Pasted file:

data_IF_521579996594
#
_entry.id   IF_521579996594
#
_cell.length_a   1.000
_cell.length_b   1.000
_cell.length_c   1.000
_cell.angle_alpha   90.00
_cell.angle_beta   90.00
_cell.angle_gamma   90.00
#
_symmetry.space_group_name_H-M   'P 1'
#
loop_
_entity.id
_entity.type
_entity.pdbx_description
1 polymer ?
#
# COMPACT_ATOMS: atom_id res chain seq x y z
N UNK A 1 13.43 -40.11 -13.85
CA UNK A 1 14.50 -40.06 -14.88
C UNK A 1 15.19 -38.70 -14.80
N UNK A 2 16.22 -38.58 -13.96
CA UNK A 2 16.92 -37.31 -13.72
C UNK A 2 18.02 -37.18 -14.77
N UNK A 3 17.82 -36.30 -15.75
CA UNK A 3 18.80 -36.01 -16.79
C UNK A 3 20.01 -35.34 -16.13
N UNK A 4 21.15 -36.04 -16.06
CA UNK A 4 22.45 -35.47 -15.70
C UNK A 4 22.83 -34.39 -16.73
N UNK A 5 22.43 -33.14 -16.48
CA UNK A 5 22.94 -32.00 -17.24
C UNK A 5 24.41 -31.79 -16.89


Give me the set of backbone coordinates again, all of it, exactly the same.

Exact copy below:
data_IF_521579996594
#
_entry.id   IF_521579996594
#
_cell.length_a   1.000
_cell.length_b   1.000
_cell.length_c   1.000
_cell.angle_alpha   90.00
_cell.angle_beta   90.00
_cell.angle_gamma   90.00
#
_symmetry.space_group_name_H-M   'P 1'
#
loop_
_entity.id
_entity.type
_entity.pdbx_description
1 polymer ?
#
# COMPACT_ATOMS: atom_id res chain seq x y z
N UNK A 1 13.43 -40.11 -13.85
CA UNK A 1 14.50 -40.06 -14.88
C UNK A 1 15.19 -38.70 -14.80
N UNK A 2 16.22 -38.58 -13.96
CA UNK A 2 16.92 -37.31 -13.72
C UNK A 2 18.02 -37.18 -14.77
N UNK A 3 17.82 -36.30 -15.75
CA UNK A 3 18.80 -36.01 -16.79
C UNK A 3 20.01 -35.34 -16.13
N UNK A 4 21.15 -36.04 -16.06
CA UNK A 4 22.45 -35.47 -15.70
C UNK A 4 22.83 -34.39 -16.73
N UNK A 5 22.43 -33.14 -16.48
CA UNK A 5 22.94 -32.00 -17.24
C UNK A 5 24.41 -31.79 -16.89